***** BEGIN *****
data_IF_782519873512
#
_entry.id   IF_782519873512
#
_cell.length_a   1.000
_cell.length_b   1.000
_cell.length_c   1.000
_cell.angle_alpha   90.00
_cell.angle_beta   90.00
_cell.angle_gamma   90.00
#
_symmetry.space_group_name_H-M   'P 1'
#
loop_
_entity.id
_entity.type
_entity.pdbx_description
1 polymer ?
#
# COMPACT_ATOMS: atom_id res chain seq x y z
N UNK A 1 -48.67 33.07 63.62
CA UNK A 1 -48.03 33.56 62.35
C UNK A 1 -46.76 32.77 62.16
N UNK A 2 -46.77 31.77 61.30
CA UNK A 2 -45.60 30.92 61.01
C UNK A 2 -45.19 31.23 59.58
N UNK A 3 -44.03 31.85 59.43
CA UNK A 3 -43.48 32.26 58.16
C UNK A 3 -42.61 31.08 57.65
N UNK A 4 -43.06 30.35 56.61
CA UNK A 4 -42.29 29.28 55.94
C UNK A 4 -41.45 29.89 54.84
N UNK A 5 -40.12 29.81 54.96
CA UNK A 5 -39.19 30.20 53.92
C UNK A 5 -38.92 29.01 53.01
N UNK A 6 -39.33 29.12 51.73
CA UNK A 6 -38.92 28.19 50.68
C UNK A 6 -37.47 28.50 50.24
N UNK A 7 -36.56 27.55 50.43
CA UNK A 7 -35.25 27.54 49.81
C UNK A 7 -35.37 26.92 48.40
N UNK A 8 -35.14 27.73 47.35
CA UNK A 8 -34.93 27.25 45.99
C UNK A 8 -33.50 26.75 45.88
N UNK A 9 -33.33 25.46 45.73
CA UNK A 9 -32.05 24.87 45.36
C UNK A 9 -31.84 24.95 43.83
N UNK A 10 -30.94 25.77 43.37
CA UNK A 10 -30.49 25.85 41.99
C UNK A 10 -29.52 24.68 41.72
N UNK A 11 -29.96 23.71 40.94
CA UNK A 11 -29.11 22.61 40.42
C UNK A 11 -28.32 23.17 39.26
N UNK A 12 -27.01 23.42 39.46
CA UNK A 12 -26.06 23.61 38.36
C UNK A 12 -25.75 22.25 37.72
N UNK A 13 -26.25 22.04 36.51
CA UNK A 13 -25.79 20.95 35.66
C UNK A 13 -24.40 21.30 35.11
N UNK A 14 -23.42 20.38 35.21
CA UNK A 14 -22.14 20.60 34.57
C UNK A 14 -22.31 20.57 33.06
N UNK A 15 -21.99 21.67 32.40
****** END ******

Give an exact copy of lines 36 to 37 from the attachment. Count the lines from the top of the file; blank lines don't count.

N UNK A 6 -39.33 29.12 51.73
CA UNK A 6 -38.92 28.19 50.68